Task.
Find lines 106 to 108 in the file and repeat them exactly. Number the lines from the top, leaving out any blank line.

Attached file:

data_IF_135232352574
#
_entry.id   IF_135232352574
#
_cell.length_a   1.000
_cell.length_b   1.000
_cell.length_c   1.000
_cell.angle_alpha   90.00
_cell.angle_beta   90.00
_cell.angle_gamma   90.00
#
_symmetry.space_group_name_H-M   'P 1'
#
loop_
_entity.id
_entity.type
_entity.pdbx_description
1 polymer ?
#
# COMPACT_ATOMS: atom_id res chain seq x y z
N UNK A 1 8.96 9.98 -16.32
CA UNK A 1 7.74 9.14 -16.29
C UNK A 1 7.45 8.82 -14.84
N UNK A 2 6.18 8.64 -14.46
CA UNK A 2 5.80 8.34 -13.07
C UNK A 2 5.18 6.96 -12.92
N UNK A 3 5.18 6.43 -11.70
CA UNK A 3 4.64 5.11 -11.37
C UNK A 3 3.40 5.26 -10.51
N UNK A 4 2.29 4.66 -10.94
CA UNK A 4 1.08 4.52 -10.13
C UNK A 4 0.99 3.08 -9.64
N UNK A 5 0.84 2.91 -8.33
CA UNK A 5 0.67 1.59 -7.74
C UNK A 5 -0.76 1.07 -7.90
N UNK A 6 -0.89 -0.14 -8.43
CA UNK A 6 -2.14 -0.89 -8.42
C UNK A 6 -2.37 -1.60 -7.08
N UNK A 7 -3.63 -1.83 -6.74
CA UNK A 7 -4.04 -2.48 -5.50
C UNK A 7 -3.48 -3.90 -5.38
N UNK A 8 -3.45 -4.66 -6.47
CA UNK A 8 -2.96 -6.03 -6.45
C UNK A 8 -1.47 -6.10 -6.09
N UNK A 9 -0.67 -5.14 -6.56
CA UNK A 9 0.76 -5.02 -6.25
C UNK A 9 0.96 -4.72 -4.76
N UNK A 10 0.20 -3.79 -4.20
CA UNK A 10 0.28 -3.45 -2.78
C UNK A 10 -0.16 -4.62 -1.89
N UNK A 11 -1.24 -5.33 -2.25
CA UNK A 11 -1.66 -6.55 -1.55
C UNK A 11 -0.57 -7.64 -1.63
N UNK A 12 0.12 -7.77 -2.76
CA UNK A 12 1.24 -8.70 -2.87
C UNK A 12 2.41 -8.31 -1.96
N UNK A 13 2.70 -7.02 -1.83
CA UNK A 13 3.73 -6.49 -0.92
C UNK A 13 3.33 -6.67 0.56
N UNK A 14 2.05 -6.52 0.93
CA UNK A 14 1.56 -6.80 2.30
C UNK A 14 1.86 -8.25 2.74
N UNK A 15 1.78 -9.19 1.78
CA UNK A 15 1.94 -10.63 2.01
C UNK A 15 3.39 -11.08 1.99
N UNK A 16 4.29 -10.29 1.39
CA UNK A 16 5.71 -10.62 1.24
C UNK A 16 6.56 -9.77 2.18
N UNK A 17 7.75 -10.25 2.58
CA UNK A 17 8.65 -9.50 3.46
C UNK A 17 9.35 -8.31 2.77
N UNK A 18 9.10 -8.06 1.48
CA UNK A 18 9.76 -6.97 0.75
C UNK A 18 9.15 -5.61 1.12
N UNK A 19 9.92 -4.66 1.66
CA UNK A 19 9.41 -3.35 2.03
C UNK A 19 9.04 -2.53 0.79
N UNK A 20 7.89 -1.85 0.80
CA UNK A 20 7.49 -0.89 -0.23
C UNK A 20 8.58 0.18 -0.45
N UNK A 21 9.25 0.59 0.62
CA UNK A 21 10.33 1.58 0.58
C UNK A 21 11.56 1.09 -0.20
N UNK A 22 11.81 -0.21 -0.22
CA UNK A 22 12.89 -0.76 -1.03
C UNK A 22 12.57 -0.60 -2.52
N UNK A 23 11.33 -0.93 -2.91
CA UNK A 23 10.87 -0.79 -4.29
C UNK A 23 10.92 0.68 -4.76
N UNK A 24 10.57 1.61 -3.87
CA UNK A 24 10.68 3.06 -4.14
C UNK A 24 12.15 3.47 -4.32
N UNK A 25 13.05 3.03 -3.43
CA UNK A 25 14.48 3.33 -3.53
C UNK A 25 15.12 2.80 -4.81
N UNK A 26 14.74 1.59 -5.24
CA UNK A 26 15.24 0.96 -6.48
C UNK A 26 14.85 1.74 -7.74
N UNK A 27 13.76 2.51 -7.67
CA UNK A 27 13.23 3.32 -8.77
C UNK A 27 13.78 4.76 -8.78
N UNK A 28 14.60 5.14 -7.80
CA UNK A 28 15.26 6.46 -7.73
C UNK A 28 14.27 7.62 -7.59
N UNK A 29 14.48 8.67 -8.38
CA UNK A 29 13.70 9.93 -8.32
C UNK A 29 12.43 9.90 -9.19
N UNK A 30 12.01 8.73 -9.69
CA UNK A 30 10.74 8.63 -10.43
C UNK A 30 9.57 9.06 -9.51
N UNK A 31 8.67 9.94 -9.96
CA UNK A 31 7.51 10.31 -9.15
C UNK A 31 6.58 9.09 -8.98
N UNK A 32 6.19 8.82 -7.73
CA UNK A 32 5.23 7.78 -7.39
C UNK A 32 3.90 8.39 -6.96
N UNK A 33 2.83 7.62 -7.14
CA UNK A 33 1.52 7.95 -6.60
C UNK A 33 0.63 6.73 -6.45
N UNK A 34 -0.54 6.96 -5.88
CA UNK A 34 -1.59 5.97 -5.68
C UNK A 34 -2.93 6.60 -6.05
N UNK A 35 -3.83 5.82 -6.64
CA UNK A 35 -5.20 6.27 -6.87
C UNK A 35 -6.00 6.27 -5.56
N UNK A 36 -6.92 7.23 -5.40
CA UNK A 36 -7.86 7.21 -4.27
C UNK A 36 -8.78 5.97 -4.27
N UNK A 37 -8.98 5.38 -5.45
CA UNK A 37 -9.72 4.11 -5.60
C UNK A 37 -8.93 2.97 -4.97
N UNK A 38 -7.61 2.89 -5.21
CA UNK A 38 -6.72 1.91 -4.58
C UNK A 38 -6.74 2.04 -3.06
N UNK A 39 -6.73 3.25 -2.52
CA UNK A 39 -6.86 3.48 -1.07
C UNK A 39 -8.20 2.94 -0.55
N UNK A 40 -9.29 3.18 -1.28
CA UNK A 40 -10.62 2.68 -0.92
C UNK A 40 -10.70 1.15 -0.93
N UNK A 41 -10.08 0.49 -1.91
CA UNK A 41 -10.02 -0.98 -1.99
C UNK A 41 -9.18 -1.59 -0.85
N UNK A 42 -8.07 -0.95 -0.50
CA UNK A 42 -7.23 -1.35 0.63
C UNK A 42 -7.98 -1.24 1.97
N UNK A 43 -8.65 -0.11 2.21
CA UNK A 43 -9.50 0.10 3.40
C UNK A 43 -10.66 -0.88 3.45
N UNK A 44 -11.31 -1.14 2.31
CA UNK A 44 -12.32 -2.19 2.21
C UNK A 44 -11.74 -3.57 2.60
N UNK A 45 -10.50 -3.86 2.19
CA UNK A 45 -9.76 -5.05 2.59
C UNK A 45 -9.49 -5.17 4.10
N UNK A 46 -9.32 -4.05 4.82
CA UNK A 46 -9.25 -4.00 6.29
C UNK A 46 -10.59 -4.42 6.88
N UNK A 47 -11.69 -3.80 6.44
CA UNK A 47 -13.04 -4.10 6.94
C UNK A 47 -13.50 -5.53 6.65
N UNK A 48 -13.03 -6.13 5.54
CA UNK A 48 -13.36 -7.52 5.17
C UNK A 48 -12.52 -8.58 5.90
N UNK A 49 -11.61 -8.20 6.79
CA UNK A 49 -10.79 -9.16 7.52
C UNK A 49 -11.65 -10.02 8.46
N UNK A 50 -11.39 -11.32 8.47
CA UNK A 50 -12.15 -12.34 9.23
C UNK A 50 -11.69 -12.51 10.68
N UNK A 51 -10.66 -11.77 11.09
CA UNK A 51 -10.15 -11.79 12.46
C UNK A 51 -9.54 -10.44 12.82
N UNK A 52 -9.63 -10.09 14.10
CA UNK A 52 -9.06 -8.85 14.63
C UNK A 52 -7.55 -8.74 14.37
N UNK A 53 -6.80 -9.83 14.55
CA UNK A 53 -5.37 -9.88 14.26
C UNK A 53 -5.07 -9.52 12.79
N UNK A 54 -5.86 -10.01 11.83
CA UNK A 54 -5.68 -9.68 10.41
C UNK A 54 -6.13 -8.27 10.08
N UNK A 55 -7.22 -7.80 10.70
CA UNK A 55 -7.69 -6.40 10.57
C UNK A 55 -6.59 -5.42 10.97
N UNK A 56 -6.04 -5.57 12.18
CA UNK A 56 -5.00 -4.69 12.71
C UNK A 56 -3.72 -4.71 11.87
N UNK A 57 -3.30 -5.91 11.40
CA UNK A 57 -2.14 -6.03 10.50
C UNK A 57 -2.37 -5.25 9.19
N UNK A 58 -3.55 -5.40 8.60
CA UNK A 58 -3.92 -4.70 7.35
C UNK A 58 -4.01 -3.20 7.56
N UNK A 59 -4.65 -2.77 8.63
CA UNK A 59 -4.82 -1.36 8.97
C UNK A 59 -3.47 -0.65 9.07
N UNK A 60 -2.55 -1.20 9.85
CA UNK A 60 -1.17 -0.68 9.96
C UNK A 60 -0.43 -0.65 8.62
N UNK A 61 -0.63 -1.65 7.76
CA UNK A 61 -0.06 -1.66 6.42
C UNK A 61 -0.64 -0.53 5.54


CA UNK A 29 13.70 9.93 -8.32
C UNK A 29 12.43 9.90 -9.19
N UNK A 30 12.01 8.73 -9.69